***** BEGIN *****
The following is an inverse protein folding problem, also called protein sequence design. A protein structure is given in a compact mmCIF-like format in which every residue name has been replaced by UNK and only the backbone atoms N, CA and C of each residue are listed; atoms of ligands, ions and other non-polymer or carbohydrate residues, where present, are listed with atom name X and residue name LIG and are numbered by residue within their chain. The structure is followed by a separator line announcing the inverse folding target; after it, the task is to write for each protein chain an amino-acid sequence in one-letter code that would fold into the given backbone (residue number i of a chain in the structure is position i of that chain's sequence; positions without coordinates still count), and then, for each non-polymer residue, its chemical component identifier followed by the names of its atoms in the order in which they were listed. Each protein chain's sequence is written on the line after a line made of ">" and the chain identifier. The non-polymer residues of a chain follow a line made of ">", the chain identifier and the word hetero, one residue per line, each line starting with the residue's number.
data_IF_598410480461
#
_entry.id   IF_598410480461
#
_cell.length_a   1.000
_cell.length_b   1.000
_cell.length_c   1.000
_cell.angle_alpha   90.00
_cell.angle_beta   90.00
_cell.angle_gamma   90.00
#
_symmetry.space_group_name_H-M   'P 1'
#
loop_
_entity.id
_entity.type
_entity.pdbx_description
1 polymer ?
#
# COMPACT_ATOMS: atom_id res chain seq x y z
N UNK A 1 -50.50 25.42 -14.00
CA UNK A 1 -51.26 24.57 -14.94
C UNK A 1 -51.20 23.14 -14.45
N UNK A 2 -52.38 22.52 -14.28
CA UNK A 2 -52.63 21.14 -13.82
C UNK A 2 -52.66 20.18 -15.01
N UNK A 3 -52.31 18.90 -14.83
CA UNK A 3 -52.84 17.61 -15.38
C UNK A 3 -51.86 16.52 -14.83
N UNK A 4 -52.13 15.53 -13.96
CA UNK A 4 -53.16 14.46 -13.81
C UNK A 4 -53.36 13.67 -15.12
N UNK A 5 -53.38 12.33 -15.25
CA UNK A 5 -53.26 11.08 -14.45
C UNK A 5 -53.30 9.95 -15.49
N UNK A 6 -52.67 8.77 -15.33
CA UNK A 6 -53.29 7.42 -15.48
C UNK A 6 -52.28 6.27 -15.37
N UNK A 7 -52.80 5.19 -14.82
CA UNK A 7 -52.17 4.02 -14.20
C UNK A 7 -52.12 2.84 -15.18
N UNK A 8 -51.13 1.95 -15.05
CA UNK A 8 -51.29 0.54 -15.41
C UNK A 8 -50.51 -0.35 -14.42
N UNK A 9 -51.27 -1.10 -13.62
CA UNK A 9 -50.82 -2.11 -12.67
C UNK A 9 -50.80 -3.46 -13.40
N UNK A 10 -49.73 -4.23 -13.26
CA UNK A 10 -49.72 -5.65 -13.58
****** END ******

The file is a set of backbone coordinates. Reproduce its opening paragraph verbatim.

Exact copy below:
The following is an inverse protein folding problem, also called protein sequence design. A protein structure is given in a compact mmCIF-like format in which every residue name has been replaced by UNK and only the backbone atoms N, CA and C of each residue are listed; atoms of ligands, ions and other non-polymer or carbohydrate residues, where present, are listed with atom name X and residue name LIG and are numbered by residue within their chain. The structure is followed by a separator line announcing the inverse folding target; after it, the task is to write for each protein chain an amino-acid sequence in one-letter code that would fold into the given backbone (residue number i of a chain in the structure is position i of that chain's sequence; positions without coordinates still count), and then, for each non-polymer residue, its chemical component identifier followed by the names of its atoms in the order in which they were listed. Each protein chain's sequence is written on the line after a line made of ">" and the chain identifier. The non-polymer residues of a chain follow a line made of ">", the chain identifier and the word hetero, one residue per line, each line starting with the residue's number.